On paper, a biopic of J. Edgar Hoover – founder of the modern Federal Bureau of Investigation and prolific figure in the shaping of the American justice system in the 20th century – starring Leonardo DiCaprio and directed by Clint Eastwood, looks all kinds of fantastic. DiCaprio has more than proven he can handle the weight of big roles, and the meat of strong characters, and Eastwood has carved himself out a career as a highly-respected and competent director with critically and commercially successful films like Million Dollar Baby, Letters from Iwo Jima and Flags of our Fathers. Along with an excellent screenwriter, Dustin Lance Black, most known for the decorated Milk, and a ridiculously impressive supporting cast, Dame Judi Dench and Naomi Watts to name a few, this film was poised to be as good as Eastwood’s best. Sad to say the film doesn’t add up to the sum of its parts.
Right off the bat, before the narrative even had a chance to get under way, the film had problems. DiCaprio’s interpretation of Hoover’s voice was more off putting than encapsulating and had the opposite of the desired affect, hindering rather than facilitating the character. DiCaprio, even on an off day, puts in a fine performance however fails to ever fully convince as Hoover. This is most apparent in the latter days of the story, where the heavy prosthetics combined with the caricatured voice makes the audience all too aware of the medium instead of the man. Armie Hammer, as life long friend, partner and colleague, Clyde Tolson, comes to life and anchors the film with a natural and faultless performance, however even he drowns in the overly-complicated and confusing narrative structure.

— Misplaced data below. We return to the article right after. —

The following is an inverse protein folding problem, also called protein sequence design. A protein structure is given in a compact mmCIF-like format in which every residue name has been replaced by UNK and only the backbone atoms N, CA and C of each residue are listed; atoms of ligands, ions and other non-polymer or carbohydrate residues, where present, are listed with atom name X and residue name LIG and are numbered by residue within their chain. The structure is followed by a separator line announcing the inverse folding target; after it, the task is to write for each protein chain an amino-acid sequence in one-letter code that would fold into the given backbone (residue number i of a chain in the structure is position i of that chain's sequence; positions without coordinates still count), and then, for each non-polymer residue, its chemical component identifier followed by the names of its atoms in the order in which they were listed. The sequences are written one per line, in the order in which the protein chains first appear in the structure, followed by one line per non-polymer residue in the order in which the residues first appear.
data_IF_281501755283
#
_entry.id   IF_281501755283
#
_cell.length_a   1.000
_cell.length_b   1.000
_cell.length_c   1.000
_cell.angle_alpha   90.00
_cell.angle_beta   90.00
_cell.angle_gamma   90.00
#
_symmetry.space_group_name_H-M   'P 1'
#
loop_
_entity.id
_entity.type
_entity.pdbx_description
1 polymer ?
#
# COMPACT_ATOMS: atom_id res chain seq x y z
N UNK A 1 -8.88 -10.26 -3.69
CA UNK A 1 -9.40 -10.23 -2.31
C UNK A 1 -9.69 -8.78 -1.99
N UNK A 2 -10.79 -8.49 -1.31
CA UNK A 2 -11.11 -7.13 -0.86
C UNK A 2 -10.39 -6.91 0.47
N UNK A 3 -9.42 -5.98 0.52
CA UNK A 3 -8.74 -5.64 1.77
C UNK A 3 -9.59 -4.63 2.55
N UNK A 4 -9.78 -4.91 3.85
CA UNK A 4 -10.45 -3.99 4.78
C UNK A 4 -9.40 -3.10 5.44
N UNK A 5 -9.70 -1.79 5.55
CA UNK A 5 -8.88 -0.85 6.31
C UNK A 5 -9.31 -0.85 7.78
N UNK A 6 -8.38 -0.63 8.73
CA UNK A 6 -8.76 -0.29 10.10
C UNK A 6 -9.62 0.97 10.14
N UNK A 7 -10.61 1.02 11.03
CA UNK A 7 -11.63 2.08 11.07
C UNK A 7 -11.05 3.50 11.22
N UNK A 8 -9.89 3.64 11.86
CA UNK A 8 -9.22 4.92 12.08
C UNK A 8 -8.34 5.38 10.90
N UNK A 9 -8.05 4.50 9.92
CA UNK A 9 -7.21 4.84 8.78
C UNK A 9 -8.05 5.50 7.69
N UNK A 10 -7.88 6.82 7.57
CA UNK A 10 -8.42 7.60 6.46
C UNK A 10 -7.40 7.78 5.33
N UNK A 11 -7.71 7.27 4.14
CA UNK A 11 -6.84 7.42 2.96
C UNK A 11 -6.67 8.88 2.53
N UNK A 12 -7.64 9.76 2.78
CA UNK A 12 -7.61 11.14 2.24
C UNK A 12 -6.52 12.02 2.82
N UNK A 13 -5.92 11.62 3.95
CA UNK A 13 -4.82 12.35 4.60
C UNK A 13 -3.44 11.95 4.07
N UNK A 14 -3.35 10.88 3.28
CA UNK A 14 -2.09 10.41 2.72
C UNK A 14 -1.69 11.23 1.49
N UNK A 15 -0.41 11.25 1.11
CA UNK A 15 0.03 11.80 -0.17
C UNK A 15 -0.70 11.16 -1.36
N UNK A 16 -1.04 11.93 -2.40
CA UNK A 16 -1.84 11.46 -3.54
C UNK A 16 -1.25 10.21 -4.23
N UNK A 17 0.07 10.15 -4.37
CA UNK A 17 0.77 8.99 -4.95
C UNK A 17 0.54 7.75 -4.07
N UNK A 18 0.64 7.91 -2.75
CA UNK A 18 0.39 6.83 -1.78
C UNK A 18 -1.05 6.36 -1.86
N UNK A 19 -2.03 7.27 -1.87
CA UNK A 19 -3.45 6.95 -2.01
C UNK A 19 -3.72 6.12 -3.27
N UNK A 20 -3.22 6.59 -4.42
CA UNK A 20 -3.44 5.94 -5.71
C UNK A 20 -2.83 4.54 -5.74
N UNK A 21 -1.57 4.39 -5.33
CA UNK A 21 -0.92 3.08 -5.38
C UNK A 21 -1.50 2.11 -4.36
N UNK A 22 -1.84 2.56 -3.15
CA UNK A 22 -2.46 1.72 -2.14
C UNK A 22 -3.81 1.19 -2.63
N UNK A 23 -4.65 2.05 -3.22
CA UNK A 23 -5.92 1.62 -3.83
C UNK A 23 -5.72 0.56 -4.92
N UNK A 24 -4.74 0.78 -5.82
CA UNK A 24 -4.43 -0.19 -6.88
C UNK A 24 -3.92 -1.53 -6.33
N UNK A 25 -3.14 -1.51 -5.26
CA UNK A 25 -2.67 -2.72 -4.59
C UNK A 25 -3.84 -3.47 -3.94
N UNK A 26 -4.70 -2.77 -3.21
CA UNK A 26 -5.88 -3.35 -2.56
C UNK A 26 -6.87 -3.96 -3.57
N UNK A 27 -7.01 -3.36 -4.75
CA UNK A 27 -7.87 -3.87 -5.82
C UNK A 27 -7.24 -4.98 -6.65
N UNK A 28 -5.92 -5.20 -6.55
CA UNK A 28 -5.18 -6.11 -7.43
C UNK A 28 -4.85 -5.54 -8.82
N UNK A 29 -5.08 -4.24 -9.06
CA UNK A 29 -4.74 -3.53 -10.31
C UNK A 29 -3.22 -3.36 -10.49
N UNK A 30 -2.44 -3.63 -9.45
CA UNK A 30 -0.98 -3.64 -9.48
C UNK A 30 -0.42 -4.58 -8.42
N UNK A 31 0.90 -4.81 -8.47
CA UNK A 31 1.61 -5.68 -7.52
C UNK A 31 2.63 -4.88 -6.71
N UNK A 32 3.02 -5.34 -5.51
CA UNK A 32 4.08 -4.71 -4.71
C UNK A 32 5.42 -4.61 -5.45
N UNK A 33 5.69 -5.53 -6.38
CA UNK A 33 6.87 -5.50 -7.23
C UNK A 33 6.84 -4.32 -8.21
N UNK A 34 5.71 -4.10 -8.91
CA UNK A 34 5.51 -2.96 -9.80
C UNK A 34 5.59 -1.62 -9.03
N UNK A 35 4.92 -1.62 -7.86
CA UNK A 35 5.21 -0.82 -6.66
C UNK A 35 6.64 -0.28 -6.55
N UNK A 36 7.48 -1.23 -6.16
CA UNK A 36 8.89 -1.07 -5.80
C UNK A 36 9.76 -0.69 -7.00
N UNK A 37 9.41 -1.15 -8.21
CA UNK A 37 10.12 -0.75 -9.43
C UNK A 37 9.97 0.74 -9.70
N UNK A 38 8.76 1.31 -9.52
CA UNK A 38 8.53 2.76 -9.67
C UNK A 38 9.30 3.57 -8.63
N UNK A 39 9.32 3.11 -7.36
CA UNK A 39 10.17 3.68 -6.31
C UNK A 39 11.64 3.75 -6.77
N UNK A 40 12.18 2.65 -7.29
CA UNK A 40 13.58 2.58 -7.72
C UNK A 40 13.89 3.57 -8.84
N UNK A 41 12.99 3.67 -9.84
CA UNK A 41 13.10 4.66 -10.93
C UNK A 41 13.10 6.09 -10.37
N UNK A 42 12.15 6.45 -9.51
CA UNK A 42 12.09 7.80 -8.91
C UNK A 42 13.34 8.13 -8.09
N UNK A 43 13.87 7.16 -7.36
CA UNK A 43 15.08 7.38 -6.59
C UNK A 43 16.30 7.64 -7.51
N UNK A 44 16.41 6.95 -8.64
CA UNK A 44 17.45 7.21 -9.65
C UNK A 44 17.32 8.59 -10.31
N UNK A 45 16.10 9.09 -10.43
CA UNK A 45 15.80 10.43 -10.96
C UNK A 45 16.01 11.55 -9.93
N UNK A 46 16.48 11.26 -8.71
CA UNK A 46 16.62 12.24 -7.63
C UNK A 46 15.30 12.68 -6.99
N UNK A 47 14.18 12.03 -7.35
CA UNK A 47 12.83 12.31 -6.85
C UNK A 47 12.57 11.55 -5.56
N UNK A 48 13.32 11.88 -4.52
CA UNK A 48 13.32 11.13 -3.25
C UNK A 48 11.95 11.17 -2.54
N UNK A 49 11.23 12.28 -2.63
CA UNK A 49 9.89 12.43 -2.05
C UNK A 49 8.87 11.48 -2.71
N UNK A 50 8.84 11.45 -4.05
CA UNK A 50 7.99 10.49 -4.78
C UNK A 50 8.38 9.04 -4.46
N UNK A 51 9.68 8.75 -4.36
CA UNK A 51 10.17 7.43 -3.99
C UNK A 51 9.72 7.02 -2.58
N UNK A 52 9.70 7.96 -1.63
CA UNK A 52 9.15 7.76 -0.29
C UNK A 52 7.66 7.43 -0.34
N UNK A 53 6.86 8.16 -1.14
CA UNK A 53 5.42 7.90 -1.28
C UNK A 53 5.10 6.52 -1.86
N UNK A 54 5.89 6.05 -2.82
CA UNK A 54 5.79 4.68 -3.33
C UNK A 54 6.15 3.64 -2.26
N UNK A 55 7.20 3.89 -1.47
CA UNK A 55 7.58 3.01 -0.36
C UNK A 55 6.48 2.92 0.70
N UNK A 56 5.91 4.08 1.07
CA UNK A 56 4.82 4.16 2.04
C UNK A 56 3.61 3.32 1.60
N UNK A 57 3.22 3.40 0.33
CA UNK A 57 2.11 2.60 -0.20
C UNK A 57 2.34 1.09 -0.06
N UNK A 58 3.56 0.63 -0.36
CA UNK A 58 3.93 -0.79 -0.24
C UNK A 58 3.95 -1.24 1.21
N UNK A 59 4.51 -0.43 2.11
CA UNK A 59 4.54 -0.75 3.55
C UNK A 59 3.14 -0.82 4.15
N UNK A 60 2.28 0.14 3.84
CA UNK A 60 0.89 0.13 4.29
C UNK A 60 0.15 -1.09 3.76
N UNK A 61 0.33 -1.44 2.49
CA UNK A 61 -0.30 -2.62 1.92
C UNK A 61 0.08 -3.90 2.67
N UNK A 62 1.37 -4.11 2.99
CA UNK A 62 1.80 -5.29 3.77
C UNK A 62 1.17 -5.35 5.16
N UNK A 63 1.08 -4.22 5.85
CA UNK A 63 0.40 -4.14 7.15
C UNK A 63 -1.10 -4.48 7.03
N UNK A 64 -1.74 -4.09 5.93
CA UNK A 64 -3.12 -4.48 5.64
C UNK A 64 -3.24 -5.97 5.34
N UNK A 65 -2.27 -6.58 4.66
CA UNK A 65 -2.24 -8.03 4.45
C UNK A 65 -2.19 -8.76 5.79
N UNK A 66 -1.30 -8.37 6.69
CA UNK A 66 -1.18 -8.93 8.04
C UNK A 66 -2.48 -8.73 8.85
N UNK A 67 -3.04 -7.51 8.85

Eastwood and Black, in trying to deliver a well-rounded and complete look at the entirety of Hoover’s career, struggle to ground time, context and motivation. The narrative jumps around incomprehensibly, and nothing less than a substantial knowledge of the period would have been enough to follow the plot. The narrative’s non-linear structure meant it was difficult to process and understand the man that was J. Edgar. Touching moments lack weight and historic milestones are lost. Eastwood’s cinematographer captures the period with beautiful consistency, and Eastwood directs with an elegance and sureness that adds heft and visual weight to his character pieces, however, without the contextual and dramatic substance, this becomes superficial praise.
There is much to commend in J. Edgar; costumes, sets, performance, style, however these are difficult to define and appreciate under the heavy fog of problems. Most damningly, the film, even with the huge amount of content, lacks pace. So much so, that at times it was boring. A man as intriguing as Hoover, in a period that defined law and order in the USA, should come shooting out the gates. Eastwood, in trying to cover too much, has created a confused biopic that struggles to pack the punch it should have delivered.